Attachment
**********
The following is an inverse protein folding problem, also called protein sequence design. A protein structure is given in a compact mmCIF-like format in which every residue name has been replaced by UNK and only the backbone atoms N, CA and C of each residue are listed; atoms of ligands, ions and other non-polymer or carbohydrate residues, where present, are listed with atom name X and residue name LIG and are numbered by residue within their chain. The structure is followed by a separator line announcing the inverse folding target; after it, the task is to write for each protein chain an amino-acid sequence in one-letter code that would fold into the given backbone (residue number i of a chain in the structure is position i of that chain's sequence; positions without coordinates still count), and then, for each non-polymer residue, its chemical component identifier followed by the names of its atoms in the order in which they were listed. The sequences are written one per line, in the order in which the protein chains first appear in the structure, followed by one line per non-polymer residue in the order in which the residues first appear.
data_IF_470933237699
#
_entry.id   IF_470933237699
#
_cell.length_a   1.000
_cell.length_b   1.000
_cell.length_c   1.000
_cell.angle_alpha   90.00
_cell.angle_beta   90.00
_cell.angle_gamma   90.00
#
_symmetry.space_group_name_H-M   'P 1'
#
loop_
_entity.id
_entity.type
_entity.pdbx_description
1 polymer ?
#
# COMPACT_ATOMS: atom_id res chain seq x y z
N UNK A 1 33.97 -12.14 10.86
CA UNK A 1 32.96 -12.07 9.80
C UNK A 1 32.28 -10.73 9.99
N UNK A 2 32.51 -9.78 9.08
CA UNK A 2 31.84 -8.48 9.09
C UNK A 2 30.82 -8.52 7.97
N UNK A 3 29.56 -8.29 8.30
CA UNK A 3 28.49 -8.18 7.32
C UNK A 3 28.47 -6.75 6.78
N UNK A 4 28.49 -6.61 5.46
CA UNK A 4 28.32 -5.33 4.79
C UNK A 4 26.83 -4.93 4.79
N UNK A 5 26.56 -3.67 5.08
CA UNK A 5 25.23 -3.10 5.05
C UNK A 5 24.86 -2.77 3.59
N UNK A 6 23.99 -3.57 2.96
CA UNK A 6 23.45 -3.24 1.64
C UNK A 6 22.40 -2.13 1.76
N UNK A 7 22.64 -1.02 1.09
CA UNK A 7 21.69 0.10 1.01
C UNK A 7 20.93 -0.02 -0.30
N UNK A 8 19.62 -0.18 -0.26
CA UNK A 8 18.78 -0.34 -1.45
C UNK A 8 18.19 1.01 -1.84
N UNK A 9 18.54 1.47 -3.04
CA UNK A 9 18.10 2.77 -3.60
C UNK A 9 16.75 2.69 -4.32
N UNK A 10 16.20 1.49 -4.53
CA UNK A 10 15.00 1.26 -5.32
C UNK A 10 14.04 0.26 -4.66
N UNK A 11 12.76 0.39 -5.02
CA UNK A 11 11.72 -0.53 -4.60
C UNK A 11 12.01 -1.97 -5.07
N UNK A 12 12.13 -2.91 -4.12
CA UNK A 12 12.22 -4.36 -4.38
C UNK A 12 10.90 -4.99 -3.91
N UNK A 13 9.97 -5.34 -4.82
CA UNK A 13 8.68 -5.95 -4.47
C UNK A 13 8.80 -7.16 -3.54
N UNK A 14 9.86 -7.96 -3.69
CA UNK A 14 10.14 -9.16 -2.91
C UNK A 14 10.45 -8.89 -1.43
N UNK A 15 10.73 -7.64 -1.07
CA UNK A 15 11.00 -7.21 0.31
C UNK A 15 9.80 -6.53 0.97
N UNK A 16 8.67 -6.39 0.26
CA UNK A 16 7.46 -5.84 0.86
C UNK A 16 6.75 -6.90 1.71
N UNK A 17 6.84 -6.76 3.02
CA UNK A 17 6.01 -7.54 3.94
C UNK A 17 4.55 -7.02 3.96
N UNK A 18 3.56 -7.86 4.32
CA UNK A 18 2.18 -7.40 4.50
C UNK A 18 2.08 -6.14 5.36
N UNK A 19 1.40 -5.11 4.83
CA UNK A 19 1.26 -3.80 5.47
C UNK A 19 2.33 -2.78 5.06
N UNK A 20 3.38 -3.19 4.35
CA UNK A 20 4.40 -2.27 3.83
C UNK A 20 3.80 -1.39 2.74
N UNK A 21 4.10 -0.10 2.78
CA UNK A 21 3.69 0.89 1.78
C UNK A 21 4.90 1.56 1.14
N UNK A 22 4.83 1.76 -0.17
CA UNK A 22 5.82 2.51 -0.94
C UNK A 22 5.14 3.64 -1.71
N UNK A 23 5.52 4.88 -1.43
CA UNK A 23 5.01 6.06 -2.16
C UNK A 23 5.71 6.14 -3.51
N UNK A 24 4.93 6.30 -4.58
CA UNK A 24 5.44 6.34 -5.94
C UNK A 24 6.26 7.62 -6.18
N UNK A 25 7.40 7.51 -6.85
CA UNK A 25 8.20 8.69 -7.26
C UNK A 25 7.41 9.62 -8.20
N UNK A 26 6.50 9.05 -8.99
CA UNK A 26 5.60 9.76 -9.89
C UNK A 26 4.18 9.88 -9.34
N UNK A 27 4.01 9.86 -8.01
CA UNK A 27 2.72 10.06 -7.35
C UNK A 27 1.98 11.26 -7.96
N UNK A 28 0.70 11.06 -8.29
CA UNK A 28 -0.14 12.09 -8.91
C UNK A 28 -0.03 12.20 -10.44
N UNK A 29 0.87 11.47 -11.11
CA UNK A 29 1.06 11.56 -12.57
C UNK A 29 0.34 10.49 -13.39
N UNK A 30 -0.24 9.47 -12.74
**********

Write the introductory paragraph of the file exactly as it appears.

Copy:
The following is an inverse protein folding problem, also called protein sequence design. A protein structure is given in a compact mmCIF-like format in which every residue name has been replaced by UNK and only the backbone atoms N, CA and C of each residue are listed; atoms of ligands, ions and other non-polymer or carbohydrate residues, where present, are listed with atom name X and residue name LIG and are numbered by residue within their chain. The structure is followed by a separator line announcing the inverse folding target; after it, the task is to write for each protein chain an amino-acid sequence in one-letter code that would fold into the given backbone (residue number i of a chain in the structure is position i of that chain's sequence; positions without coordinates still count), and then, for each non-polymer residue, its chemical component identifier followed by the names of its atoms in the order in which they were listed. The sequences are written one per line, in the order in which the protein chains first appear in the structure, followed by one line per non-polymer residue in the order in which the residues first appear.